For he's no man on whom perfections wait
That, knowing sin within, will touch the gate.

You gods, that made me man, and sway in love, You are a fair viol, and your sense the strings,

That have inflam'd desire in my breast

To taste the fruit of yon celestial tree

Or die in the adventure, be my helps,

As I am son and servant to your will,

To compass such a boundless happiness!

Ant. Prince Pericles,

Per. That would be son to great Antiochus.
Ant. Before thee stands this fair Hesperides,


Who, finger'd to make man his lawful music,
Would draw heaven down and all the gods to

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Ant. Prince Pericles, touch not, upon thy life, For that's an article within our law,

As dangerous as the rest. Your time 's expir'd:

With golden fruit, but dangerous to be touch'd; Either expound now or receive your sentence.


For death-like dragons here affright thee hard:
Her face, like heaven, enticeth thee to view
Her countless glory, which desert must gain;
And which, without desert, because thine eye
Presumes to reach, all thy whole heap must die.
Yon sometime famous princes, like thyself,
Drawn by report, adventurous by desire,
Tell thee with speechless tongues and semblance

That without covering, save yon field of stars,
They here stand martyrs, slain in Cupid's wars;
And with dead cheeks advise thee to desist
For going on death's net, whom none resist.


Per. Antiochus, I thank thee, who hath

My frail mortality to know itself,
And by those fearful objects to prepare
This body, like to them, to what I must;
For death remember'd should be like a mirror,
Who tells us life's but breath, to trust it, error.
I'll make my will then; and as sick men do,
Who know the world, see heaven, but feeling



Gripe not at earthly joys as erst they did:
So I bequeath a happy peace to you
And all good men, as every prince should do ;
My riches to the earth from whence they came,
To the Daughter of ANTIOCHUS. But my un-
spotted fire of love to you.
Thus ready for the way of life or death,
I wait the sharpest blow.

Ant. Scorning advice, read the conclusion


Which read and not expounded, 'tis decreed,
As these before thee thou thyself shalt bleed.
Daugh. Of all say'd yet, may'st thou prove

Of all say'd yet, I wish thee happiness.


Per. Great king,

Few love to hear the sins they love to act;
'Twould braid yourself too near for me to tell it.
Who has a book of all that monarchs do,
He's more secure to keep it shut than shown;
For vice repeated is like the wandering wind,
Blows dust in others' eyes, to spread itself;
And yet the end of all is bought thus dear,
The breath is gone, and the sore eyes see clear
To stop the air would hurt them. The blind
mole casts

Copp'd hills towards heaven, to tell the earth
is throng'd

By man's oppression; and the poor worm doth die for 't.

Kings are earth's gods; in vice their law 's their


And if Jove stray, who dares say Jove doth il'
It is enough you know; and it is fit,
What being more known grows worse, to
smother it.
All love the womb that their first being bred,
Then give my tongue like leave to love my head.
Ant. Aside. Heaven! that I had thy head;

he has found the meaning;
But I will gloze with him. Young Prince of Tyre,
Though by the tenour of our strict edict,
Your exposition misinterpreting,
We might proceed to cancel of your days;
Yet hope, succeeding from so fair a tree
As your fair self, doth tune us otherwise :
Forty days longer we do respite you;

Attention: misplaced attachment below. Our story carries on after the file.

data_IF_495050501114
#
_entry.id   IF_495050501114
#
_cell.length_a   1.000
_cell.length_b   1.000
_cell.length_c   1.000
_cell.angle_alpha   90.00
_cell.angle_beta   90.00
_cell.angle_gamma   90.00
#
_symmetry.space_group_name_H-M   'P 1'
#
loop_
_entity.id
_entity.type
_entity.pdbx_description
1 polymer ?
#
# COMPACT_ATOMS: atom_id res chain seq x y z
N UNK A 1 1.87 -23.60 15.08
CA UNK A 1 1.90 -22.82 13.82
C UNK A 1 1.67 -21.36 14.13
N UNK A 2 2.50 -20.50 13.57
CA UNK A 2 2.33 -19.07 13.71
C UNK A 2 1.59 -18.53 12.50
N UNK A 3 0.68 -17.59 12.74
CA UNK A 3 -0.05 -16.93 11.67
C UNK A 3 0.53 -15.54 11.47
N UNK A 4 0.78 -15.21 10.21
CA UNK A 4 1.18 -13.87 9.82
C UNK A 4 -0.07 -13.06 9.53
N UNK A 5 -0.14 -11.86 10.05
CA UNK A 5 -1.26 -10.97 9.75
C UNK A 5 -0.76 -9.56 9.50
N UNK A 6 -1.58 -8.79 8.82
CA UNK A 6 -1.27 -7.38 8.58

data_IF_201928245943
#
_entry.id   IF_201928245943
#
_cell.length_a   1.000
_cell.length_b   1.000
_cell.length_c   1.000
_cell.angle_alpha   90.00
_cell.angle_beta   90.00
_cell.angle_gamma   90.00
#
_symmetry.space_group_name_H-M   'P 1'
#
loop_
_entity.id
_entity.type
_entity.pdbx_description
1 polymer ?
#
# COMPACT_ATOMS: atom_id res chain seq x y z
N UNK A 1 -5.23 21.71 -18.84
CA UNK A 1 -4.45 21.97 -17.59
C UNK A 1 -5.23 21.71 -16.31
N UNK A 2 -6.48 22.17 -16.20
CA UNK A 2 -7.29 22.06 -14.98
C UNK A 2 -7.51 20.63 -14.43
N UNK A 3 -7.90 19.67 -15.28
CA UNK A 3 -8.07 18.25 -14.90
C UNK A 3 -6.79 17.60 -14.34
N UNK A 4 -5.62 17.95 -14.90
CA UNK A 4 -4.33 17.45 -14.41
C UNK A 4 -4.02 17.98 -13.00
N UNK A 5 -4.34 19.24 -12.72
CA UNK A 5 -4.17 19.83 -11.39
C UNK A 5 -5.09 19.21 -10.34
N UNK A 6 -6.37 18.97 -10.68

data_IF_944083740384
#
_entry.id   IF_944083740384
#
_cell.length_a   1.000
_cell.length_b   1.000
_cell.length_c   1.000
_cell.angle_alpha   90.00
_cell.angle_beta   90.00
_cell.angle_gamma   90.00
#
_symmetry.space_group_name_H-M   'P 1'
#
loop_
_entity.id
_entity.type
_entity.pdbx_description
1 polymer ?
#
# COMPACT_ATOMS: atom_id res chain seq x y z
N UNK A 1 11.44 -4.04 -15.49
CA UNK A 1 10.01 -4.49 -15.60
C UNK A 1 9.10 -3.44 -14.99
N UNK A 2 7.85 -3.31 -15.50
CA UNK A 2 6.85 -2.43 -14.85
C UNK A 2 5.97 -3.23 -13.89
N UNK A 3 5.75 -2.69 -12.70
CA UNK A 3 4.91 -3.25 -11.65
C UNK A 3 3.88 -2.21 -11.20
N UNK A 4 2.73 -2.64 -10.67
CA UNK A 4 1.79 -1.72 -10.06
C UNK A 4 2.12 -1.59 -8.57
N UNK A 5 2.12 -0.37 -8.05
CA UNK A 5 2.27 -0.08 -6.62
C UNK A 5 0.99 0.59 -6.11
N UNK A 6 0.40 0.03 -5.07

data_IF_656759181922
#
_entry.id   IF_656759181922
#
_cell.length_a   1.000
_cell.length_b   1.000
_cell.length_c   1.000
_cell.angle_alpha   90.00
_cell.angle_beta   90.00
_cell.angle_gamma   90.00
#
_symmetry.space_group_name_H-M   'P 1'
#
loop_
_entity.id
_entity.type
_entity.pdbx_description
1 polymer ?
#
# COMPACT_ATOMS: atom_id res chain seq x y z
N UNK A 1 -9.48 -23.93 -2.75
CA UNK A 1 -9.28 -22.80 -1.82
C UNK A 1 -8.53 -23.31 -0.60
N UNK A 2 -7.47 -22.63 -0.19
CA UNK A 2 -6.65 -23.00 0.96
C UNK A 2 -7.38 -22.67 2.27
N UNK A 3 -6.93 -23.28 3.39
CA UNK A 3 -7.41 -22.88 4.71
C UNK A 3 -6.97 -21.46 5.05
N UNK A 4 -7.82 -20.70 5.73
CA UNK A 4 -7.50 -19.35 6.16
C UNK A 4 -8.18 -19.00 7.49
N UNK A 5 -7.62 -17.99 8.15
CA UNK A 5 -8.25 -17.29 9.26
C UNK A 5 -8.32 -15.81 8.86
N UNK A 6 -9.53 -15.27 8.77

If by which time our secret be undone,
This mercy shows we'll joy in such a son:
As doth befit our honour and your worth.
And until then your entertain shall be


Exeunt all but PERICLES Per. How courtesy would seem to cover sin,

Per. Like a bold champion, I assume the lists, When what is done is like an hypocrite,
Nor ask advice of any other thought
But faithfulness and courage.

I am no viper, yet I feed

On mother's flesh which did me breed ;
I sought a husband, in which labour
I found that kindness in a father.
He's father, son, and husband mild,
I mother, wife, and yet his child.
How they may be, and yet in two,
As you will live, resolve it you.

The which is good in nothing but in sight!
If it be true that I interpret false,
Then were it certain you were not so bad
As with foul incest to abuse your soul;
Where now you 're both a father and a son.
By your untimely claspings with your child,
Which pleasure fits a husband, not a father;
And she an eater of her mother's flesh,
70 By the defiling of her parent's bed;
And both like serpents are, who though they feed


On sweetest flowers, yet they poison breed.
Antioch, farewell! for wisdom sees, those men
Blush not in actions blacker than the night,
Will shun no course to keep them from the light.
One sin, I know, another doth provoke ;
Murder's as near to lust as flame to smoke.
Poison and treason are the hands of sin,
Ay, and the targets, to put off the shame : 140
Then, lest my life be cropp'd to keep you clear,
By flight I'll shun the danger which I fear.


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SCENE II.-Tyre. A Room in the Palace.

Per. To those without. Let none disturb us.
Why should this change of thoughts,

The sad companion, dull-eyed melancholy,
Be my so us'd a guest, as not an hour
In the day's glorious walk or peaceful night,
The tomb where grief should sleep, can breed
me quiet?

Here pleasures court mine eyes, and mine eyes shun them,

And danger, which I fear'd, is at Antioch,
Whose arm seems far too short to hit me here;
Yet neither pleasure's art can joy my spirits,
Nor yet the other's distance comfort me.
Then it is thus: the passions of the mind,



That have their first conception by mis-dread,
Have after-nourishment and life by care;
And what was first but fear what might be done,
Grows elder now and cares it be not done.
And so with me: the great Antiochus,
'Gainst whom I am too little to contend,
Since he's so great can make his will his act,
Will think me speaking, though I swear to